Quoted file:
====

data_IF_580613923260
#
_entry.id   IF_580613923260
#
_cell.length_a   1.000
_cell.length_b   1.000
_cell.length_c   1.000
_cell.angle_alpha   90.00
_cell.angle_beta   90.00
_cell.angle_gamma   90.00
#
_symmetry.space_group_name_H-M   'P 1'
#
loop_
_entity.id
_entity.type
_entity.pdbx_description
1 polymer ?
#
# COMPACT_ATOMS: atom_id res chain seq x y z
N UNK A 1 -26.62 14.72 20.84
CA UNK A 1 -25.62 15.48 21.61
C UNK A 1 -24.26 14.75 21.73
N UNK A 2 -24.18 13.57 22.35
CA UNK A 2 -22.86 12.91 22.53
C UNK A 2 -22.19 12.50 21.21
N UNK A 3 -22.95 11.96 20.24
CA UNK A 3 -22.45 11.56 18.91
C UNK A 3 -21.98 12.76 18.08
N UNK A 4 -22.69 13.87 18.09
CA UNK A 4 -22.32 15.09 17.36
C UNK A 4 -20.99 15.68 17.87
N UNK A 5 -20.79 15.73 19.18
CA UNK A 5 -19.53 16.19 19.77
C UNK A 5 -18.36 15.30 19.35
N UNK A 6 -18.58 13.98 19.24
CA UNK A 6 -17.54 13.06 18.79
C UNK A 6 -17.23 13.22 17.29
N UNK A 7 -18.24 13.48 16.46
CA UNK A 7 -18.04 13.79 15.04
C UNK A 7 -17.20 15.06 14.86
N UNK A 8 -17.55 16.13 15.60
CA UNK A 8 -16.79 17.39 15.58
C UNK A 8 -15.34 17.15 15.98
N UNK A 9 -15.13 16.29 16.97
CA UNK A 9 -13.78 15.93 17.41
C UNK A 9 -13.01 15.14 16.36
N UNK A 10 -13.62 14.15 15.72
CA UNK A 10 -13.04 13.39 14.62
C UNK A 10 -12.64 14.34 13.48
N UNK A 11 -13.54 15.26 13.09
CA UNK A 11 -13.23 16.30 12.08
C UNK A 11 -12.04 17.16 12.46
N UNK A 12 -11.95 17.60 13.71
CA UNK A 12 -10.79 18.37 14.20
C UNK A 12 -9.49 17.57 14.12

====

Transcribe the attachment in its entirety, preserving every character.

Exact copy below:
data_IF_580613923260
#
_entry.id   IF_580613923260
#
_cell.length_a   1.000
_cell.length_b   1.000
_cell.length_c   1.000
_cell.angle_alpha   90.00
_cell.angle_beta   90.00
_cell.angle_gamma   90.00
#
_symmetry.space_group_name_H-M   'P 1'
#
loop_
_entity.id
_entity.type
_entity.pdbx_description
1 polymer ?
#
# COMPACT_ATOMS: atom_id res chain seq x y z
N UNK A 1 -26.62 14.72 20.84
CA UNK A 1 -25.62 15.48 21.61
C UNK A 1 -24.26 14.75 21.73
N UNK A 2 -24.18 13.57 22.35
CA UNK A 2 -22.86 12.91 22.53
C UNK A 2 -22.19 12.50 21.21
N UNK A 3 -22.95 11.96 20.24
CA UNK A 3 -22.45 11.56 18.91
C UNK A 3 -21.98 12.76 18.08
N UNK A 4 -22.69 13.87 18.09
CA UNK A 4 -22.32 15.09 17.36
C UNK A 4 -20.99 15.68 17.87
N UNK A 5 -20.79 15.73 19.18
CA UNK A 5 -19.53 16.19 19.77
C UNK A 5 -18.36 15.30 19.35
N UNK A 6 -18.58 13.98 19.24
CA UNK A 6 -17.54 13.06 18.79
C UNK A 6 -17.23 13.22 17.29
N UNK A 7 -18.24 13.48 16.46
CA UNK A 7 -18.04 13.79 15.04
C UNK A 7 -17.20 15.06 14.86
N UNK A 8 -17.55 16.13 15.60
CA UNK A 8 -16.79 17.39 15.58
C UNK A 8 -15.34 17.15 15.98
N UNK A 9 -15.13 16.29 16.97
CA UNK A 9 -13.78 15.93 17.41
C UNK A 9 -13.01 15.14 16.36
N UNK A 10 -13.62 14.15 15.72
CA UNK A 10 -13.04 13.39 14.62
C UNK A 10 -12.64 14.34 13.48
N UNK A 11 -13.54 15.26 13.09
CA UNK A 11 -13.23 16.30 12.08
C UNK A 11 -12.04 17.16 12.46
N UNK A 12 -11.95 17.60 13.71
CA UNK A 12 -10.79 18.37 14.20
C UNK A 12 -9.49 17.57 14.12